Bill Sweney with his nephew, Ben Batchelder in Brazil.
Credit Courtesy
Bill Sweney with his nephew, Ben Batchelder in Brazil.

That zest for people and life took him all over the world, as he was able to use flight benefits from his job to fly places. A few years ago, he visited his nephew, Ben Batchelder, in Brazil.

"He had a really warm soul and [was] somewhat fearless, and so he seemed to go to a lot of places up into his very last year. He was not someone to let the grass grow beneath his feet," Batchelder said.

Bill didn't speak Portuguese, but Batchelder said that didn't stop him from going into some of the local shops alone.

"And you know what he did? He took his smartphone and used one of the translation services, so he would say something in English, have it translated into Portuguese. This shopkeeper would listen to the Portuguese and so on," he said, "He was a terrific guy."

Bill's son, Sam, said one of the last times he and his siblings were all together in Wyoming with their dad was for the solar eclipse in 2017. He said he's been thinking a lot about that day.

Bill Sweney as a kid.
Credit Courtesy
Bill Sweney as a kid.

"We went to this little trail next to his house and we just dipped our feet in the stream and it was amazing," he recalled. "The best place to watch, no one there. The shadows were super cool everywhere. It was definitely a really spiritual moment."Sam said it still doesn't feel real that his dad is gone.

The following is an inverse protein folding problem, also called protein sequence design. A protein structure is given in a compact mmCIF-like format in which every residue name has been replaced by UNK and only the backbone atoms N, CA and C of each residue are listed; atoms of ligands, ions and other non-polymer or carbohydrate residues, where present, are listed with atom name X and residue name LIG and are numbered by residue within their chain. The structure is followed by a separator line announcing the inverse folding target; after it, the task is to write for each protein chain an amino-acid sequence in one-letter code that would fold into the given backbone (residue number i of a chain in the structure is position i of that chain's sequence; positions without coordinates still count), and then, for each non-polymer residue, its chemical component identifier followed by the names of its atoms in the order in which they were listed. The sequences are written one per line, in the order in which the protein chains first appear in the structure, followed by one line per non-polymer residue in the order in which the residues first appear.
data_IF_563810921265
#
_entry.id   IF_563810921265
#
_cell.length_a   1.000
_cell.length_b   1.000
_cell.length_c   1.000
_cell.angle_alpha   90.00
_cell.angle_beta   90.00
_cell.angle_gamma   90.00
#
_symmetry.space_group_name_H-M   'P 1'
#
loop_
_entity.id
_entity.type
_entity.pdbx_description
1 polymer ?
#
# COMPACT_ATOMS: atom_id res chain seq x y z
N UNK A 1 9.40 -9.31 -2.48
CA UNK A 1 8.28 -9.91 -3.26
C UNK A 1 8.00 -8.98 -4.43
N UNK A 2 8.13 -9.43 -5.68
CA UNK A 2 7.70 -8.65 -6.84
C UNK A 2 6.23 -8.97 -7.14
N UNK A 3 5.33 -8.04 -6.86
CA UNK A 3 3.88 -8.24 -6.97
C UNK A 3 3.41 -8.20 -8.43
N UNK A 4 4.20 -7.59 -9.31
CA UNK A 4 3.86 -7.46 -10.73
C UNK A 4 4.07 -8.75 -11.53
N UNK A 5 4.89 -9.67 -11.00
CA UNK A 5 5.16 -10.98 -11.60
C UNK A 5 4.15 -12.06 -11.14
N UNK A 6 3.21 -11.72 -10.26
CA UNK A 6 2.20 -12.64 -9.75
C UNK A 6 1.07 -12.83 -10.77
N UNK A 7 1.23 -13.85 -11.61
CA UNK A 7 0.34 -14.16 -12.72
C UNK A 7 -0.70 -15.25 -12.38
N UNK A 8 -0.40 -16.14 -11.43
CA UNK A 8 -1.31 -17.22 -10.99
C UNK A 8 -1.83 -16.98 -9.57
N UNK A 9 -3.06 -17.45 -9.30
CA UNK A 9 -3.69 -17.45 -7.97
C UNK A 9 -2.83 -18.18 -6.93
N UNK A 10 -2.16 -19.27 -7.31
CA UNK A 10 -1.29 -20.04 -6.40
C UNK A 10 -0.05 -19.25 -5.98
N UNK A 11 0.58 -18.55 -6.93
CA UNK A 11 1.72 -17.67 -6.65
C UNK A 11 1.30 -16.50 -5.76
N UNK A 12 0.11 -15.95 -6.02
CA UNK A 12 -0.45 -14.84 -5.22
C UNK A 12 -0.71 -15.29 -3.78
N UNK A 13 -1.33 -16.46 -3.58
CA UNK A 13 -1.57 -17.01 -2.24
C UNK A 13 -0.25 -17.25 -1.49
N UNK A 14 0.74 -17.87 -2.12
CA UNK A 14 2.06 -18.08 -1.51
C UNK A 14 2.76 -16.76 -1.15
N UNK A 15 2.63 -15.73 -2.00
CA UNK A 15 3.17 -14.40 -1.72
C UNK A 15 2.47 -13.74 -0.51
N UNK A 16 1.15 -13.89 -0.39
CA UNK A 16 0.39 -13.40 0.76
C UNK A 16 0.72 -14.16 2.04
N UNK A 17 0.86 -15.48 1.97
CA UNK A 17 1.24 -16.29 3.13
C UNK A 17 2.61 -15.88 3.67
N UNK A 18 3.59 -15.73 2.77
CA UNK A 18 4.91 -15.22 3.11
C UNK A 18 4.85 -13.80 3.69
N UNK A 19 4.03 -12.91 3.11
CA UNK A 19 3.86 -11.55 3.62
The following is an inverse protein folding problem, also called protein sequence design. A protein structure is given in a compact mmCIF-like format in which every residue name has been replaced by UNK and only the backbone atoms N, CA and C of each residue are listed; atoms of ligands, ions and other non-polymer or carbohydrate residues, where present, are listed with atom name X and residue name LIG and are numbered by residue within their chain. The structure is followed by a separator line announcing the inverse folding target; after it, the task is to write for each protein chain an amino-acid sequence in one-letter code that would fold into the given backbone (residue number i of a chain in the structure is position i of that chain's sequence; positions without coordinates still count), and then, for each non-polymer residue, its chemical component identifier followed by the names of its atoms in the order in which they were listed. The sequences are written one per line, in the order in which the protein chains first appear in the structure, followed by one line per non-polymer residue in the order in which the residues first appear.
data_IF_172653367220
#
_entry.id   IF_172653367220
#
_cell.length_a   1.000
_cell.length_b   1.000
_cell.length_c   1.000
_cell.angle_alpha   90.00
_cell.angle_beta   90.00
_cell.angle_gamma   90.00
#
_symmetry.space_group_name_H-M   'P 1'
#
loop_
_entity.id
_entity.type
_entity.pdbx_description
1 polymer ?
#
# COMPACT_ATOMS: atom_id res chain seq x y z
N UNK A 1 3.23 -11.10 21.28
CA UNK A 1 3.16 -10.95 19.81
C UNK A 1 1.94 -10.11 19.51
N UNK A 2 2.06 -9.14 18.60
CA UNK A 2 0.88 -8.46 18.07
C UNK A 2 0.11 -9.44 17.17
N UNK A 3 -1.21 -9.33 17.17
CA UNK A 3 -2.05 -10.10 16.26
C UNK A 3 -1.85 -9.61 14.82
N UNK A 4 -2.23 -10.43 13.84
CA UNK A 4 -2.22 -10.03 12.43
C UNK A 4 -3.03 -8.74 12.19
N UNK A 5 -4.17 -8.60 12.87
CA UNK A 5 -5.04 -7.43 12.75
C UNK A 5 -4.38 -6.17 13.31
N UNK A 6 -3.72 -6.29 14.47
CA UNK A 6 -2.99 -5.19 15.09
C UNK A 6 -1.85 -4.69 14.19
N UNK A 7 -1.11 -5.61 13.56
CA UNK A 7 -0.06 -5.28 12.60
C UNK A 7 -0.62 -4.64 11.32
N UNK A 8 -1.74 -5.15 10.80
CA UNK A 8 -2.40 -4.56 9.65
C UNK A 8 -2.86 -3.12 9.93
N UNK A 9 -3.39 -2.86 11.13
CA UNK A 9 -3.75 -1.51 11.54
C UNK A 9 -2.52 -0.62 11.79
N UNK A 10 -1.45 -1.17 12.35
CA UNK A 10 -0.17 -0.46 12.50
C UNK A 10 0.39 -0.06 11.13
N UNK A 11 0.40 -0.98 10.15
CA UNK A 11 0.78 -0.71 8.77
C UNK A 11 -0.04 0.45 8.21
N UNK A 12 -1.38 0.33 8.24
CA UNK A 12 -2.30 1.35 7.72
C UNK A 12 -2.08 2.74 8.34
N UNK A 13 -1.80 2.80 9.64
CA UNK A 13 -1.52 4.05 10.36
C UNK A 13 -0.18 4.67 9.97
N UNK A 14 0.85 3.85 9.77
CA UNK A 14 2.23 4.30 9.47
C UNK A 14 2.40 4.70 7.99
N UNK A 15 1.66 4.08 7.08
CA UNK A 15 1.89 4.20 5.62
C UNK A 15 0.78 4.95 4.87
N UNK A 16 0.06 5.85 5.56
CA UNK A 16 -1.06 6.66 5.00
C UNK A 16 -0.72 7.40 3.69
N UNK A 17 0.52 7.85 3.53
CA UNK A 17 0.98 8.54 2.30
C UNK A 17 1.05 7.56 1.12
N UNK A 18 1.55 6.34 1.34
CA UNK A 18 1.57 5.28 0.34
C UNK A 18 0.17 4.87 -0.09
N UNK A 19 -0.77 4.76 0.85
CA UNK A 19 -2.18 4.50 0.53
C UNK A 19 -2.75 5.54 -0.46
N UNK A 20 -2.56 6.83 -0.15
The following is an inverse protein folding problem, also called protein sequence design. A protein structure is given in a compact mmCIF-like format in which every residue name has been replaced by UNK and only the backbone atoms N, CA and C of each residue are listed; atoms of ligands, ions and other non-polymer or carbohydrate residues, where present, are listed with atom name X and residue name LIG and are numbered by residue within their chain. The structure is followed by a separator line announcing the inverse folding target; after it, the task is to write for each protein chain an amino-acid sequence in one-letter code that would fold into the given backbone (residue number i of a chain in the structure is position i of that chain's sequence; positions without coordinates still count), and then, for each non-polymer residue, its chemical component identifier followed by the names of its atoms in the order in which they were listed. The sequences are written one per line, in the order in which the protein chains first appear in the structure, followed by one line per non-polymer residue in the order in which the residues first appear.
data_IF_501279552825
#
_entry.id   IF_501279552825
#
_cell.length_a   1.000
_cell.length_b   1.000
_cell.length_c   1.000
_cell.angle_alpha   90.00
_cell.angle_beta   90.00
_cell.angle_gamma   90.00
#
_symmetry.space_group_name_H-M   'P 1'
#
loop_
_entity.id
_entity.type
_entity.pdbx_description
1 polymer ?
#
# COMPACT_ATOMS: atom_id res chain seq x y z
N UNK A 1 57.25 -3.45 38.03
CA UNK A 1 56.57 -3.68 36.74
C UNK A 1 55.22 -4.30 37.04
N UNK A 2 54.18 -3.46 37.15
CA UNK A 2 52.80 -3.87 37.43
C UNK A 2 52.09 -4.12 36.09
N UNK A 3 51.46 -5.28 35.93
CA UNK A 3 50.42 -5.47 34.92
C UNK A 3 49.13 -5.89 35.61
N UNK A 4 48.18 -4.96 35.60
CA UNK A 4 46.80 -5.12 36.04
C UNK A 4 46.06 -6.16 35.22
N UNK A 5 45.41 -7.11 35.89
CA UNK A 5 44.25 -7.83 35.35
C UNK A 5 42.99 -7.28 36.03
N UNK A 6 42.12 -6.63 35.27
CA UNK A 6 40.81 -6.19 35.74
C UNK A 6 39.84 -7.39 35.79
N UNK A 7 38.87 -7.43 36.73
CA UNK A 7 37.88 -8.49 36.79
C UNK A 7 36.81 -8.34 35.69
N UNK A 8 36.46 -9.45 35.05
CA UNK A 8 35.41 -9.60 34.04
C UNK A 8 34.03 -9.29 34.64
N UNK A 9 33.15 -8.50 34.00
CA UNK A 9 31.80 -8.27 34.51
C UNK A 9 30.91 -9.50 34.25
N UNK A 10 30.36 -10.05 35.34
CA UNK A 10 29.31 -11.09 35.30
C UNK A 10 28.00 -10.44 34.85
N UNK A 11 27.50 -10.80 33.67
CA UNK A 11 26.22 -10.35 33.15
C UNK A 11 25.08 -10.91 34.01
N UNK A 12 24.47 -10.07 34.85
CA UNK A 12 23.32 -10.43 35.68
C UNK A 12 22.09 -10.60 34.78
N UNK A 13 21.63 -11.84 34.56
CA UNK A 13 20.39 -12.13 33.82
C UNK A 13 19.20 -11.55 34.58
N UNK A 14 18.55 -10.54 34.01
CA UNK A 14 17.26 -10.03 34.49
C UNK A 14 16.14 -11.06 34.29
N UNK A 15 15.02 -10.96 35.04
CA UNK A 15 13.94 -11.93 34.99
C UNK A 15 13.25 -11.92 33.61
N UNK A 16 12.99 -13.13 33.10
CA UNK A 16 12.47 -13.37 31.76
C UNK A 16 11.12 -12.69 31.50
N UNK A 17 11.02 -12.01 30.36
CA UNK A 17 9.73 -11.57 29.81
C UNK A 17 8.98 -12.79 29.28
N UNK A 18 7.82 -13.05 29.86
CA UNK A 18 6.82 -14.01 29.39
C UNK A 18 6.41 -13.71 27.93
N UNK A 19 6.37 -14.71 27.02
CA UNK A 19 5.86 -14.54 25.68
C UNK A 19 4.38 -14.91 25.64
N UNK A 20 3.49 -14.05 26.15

"You always know that your parents, that you're gonna have to deal with this someday, right? Death is a part of life," he said. "But this whole pandemic situation made everything so sudden and rapid and detached and impersonal."

The family hasn't been able to plan any kind of memorial yet. But when the time is right, Bill's wishes were to have a big gathering of family and friends somewhere outside in Wyoming.

Have a question about this story? Contact the reporter, Maggie Mullen, at mmullen5@uwyo.edu.

This story was produced by the Mountain West News Bureau, a collaboration between Wyoming Public Media, Boise State Public Radio in Idaho, KUNR in Nevada, the O'Connor Center for the Rocky Mountain West in Montana, KUNC in Colorado, KUNM in New Mexico, with support from affiliate stations across the region. Funding for the Mountain West News Bureau is provided in part by the Corporation for Public Broadcasting.

Do you have questions about COVID-19? How has this crisis affected you? Our reporters would love to hear from you. You can submit your question or share your story here.

Copyright 2020 Wyoming Public Radio. To see more, visit Wyoming Public Radio.

Maggie Mullen is a fifth generation Wyomingite, born and raised in Casper. She is currently a Masters candidate in American Studies and will defend her thesis on female body hair in contemporary American culture this May. Before graduate school, she earned her BA in English and French from the University of Wyoming. Maggie enjoys writing, cooking, her bicycle, swimming in rivers and lakes, and most any dog.